A New Lease on Life



Betty Christensen has a heart for a lot of people in her family.

With more than 70 great-grandchildren, Betty often finds an invitation to a wedding or an announcement of a new baby in the family in her mailbox. But until this fall, her own ailing heart kept her from spending time with the family she loves.

“I just didn’t even have the energy to go out,” says the 79-year-old Volga woman. “I’d try to get out to the store to just pick up a card for someone and I couldn’t make it.”

A failing heart

After months of dropping stamina and difficulty breathing and even spells where she would suddenly pass out, Betty learned that her heart was failing due to aortic stenosis. A narrowing of the heart valve made it very difficult to push the blood through the heart that her body needed to function.

This condition, very common among patients older than 75, is generally caused by a gradual build up of calcification over the years. Doctors estimated that up to 1.5 million people in the United States have aortic stenosis.

But the problem for Betty, like many who suffer from this condition, was that she was in no shape to handle open-heart surgery to replace the valve. She successfully treated breast cancer with chemotherapy and radiation in 2008 and she has diabetes. Her body was just too frail to handle surgery.

“They didn’t give me more than a year unless I could repair my heart,” says Betty, relaxing in the chair where she spent so many hours unable to get around. “I looked at it this way. I said, ‘I’m going to get all my stuff in order in case I don’t make it through.’”

But Sanford Heart doctors had an option for Betty that could both save her life and give her the energy she had been lacking for so long.

Groundbreaking technology

A multidisciplinary team at Sanford Heart was getting ready to perform the new transcatheter aortic valve replacement (TAVR) procedure, replacing a failing heart valve with a collapsible artificial valve placed using a catheter inserted through the leg and threaded up to the heart. After meeting with interventional cardiologist Dr. Tom Stys, who had trained extensively in Europe to prepare to perform this new technology in Sioux Falls, she had no hesitation to sign on for the new procedure.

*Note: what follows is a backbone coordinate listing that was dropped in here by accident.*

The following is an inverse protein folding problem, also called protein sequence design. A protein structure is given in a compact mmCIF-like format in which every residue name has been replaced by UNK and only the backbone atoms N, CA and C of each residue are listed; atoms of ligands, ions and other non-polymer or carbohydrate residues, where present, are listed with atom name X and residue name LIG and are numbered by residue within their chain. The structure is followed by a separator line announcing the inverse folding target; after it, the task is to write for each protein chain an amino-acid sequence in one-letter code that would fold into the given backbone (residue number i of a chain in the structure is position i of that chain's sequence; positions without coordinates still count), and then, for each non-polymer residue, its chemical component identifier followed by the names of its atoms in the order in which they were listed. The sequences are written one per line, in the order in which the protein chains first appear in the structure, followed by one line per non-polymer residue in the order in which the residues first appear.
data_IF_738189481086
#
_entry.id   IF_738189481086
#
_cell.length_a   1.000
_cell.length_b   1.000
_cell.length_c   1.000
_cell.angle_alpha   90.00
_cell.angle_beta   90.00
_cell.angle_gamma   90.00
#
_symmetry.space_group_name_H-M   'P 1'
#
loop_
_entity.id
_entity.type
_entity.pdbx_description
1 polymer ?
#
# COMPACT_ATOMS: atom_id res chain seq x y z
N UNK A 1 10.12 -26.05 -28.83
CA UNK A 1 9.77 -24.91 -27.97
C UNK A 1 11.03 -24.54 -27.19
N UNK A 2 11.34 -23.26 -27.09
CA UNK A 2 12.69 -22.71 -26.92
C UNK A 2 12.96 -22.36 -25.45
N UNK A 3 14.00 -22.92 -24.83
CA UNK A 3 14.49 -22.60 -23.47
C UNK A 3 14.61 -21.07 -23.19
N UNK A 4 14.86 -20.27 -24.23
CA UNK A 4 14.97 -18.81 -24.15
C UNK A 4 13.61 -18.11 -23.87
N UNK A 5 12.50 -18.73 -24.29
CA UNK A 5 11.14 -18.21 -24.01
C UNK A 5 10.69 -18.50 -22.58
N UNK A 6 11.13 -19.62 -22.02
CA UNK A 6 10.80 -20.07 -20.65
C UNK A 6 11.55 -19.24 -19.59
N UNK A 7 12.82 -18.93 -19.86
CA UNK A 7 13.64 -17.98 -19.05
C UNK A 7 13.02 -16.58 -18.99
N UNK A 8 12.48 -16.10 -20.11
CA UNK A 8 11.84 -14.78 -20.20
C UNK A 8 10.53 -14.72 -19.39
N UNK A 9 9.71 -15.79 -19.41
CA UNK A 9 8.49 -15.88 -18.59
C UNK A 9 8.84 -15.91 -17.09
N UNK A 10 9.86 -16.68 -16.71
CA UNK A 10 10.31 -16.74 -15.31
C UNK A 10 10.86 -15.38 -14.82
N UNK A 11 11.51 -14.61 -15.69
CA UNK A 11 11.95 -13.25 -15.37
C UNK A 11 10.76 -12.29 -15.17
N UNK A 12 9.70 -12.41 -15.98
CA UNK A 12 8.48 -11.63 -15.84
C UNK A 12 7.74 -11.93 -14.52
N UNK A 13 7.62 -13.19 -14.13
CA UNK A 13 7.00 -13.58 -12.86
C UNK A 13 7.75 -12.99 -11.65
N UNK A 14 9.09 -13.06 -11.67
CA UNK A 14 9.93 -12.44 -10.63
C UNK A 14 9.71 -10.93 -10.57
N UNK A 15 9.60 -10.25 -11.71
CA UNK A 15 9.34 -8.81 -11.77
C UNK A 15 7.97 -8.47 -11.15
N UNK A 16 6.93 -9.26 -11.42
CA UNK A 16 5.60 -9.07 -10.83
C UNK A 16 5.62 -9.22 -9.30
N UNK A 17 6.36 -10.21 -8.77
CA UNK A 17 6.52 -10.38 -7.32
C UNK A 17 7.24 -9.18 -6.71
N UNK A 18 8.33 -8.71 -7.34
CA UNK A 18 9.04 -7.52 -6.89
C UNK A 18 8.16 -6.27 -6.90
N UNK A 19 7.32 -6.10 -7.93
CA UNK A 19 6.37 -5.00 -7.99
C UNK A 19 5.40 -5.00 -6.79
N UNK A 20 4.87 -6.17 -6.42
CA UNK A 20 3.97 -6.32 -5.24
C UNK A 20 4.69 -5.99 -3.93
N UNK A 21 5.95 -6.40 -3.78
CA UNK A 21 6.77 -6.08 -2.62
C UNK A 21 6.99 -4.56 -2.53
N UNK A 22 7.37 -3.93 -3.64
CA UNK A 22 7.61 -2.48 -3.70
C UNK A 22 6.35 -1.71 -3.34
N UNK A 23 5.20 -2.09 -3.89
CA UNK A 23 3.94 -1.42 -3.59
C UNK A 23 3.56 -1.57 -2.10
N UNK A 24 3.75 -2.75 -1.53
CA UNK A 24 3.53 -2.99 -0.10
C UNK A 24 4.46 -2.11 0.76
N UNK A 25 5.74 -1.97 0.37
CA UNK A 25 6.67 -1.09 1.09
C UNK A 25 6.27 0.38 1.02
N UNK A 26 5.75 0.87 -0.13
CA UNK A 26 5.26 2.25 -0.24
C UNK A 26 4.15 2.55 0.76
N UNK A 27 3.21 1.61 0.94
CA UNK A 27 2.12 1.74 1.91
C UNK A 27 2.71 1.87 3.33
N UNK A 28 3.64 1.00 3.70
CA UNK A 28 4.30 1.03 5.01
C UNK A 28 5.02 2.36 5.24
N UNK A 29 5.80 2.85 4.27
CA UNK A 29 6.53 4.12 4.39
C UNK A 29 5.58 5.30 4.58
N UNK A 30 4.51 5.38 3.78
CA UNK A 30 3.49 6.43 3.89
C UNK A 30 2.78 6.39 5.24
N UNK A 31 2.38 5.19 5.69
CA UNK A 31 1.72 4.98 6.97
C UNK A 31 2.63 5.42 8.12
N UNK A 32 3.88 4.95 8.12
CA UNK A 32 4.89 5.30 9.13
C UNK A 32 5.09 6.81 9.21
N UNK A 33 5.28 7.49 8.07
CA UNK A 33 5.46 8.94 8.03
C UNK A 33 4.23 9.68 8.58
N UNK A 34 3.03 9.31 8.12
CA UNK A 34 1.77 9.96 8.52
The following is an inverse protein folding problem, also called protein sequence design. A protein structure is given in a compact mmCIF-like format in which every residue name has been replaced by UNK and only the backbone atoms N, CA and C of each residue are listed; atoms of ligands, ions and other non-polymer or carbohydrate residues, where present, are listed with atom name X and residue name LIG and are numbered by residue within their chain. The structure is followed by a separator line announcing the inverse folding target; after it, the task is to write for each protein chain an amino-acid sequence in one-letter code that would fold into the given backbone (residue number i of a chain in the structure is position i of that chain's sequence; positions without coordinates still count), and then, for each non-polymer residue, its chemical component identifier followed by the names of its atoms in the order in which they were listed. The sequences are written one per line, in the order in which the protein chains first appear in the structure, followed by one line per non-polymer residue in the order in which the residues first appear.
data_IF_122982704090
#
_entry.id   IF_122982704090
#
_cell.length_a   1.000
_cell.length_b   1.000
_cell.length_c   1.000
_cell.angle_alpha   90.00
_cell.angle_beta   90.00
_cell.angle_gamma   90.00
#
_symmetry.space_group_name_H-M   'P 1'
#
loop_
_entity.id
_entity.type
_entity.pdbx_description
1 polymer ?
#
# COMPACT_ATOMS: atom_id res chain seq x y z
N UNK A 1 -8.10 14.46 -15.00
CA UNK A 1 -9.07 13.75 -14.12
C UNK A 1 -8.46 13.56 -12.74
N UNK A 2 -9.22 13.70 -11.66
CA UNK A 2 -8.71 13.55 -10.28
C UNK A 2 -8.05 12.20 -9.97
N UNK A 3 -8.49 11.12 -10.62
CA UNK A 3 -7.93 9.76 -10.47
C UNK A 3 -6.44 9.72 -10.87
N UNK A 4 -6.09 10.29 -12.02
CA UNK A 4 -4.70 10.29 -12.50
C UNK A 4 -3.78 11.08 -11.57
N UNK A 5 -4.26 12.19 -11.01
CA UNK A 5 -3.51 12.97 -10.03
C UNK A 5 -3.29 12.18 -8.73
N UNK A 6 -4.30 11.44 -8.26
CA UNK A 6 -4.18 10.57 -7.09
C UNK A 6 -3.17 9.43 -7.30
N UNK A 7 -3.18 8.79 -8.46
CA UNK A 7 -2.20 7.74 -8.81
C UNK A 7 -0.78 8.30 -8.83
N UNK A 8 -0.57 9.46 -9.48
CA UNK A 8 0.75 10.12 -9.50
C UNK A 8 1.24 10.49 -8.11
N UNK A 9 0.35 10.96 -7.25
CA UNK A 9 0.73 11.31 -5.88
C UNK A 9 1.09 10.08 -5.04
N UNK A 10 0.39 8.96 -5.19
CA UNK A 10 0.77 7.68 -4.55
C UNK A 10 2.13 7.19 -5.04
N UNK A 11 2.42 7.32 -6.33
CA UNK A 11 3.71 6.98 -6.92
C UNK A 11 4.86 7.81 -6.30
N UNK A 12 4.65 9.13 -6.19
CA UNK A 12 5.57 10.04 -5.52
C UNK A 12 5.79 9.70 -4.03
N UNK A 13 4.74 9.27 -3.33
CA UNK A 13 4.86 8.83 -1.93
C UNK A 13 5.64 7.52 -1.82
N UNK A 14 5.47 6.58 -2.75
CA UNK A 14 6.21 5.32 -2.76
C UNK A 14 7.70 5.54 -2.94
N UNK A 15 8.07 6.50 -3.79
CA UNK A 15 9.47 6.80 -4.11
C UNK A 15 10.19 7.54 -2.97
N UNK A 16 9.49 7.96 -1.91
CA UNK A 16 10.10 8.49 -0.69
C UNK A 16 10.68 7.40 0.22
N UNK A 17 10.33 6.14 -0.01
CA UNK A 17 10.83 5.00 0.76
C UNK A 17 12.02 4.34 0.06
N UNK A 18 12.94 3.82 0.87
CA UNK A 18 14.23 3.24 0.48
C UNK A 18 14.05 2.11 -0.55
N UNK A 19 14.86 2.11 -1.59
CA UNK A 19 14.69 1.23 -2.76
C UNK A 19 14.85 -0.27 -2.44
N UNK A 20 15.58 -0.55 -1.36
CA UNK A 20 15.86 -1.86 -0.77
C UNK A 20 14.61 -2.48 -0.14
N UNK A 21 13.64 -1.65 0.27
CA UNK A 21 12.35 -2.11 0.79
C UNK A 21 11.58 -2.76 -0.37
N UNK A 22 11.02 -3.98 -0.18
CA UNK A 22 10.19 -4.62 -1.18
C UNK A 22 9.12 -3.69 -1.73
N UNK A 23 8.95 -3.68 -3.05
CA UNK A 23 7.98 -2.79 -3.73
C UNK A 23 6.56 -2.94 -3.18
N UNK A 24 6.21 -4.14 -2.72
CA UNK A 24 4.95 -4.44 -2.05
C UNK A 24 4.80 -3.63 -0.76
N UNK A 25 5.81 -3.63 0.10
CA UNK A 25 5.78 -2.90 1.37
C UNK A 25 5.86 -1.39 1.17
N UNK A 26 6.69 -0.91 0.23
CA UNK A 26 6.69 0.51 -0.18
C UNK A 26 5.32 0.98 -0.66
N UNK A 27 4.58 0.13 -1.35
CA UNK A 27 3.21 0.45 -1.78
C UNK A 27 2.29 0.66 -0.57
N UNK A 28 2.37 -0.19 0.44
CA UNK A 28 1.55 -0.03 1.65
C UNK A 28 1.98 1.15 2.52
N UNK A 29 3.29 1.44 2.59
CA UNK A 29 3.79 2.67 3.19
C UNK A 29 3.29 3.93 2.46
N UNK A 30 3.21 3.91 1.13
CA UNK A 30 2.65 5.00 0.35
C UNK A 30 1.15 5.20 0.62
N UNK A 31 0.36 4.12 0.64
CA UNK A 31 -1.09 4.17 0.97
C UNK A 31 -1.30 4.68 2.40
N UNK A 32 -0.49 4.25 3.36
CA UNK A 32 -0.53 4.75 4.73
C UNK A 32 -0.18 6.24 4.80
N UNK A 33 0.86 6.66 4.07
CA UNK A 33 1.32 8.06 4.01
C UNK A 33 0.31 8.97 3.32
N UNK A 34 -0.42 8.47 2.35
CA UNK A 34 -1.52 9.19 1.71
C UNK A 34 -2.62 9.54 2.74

“I said ‘yes, I’ll be the first one!’” says Betty, with a laugh. “They knew what they were going to do and I trusted them to do it.”

Sanford Heart Hospital in Sioux Falls is the only health system in the region to perform the new transcatheter aortic valve replacement (TAVR) procedure, approved less than a year ago by the US Food and Drug Administration. Sanford is one of only about 100 heart programs in the country qualified to perform the procedure -- and the only hospital in North Dakota or South Dakota to do it.

The new technology, which is available only to patients who cannot have traditional open heart surgery, uses the new collapsible Edwards SAPIEN Valve is the only valve to receive FDA approval from the for the TAVR procedure. For patients like Betty, it is often the last opportunity for repair of the damaged valve. To see a video animation of the procedure, click here.

It turned out that Betty actually became the first patient in Sioux Falls to undergo the TAVR procedure on Sept. 10. Going into the hospital, she remembers saying goodbye to family members and waking up with more oxygen in her lungs than she’d had in years.

“I didn’t expect it to work that fast,” says Betty. “I could breathe right away. It was just wonderful!”

A return to life

Betty didn’t feel like she was recovering from surgery. She was able to walk around and didn’t have any pain or problems – it was the easiest hospital stay she’s ever experienced, she said.

She felt so good, that she made sure to have her daughter bring some candy into her hospital room so she could offer some to the many doctors who came to check on her progress those three days after the procedure. It was the least she could do, she says.

“I’d tell them they needed to take one for the road,” she says.

Betty, a retired nurse, says she still can’t believe how good she feels today. She can drive her car, shop and even clean her own home again.

“Who knew they would come up with something like this?” she says. “This is really the way to go.”

With a healthy heart and the energy she needs, Betty is looking forward to being able to attend family weddings and visit her newest great-grandchildren. Sanford Heart gave her back her life and has allowed her to reconnect with the people closest to her heart.

“I can get to see those new babies more,” says Betty. “Now there’s nothing I can’t do.”

To learn more about this new lifesaving procedure, go to heart.sanfordhealth.org or call Sanford Heart Hospital at (605) 312-2200.

Posted Date: April 2013

A New Lease on Life

Betty Christensen’s heart is full of love for friends and family, but a failing valve in that heart was threatening her future. Heart surgery: not an option at age 79. Sanford had a new way to save her heart and her life.

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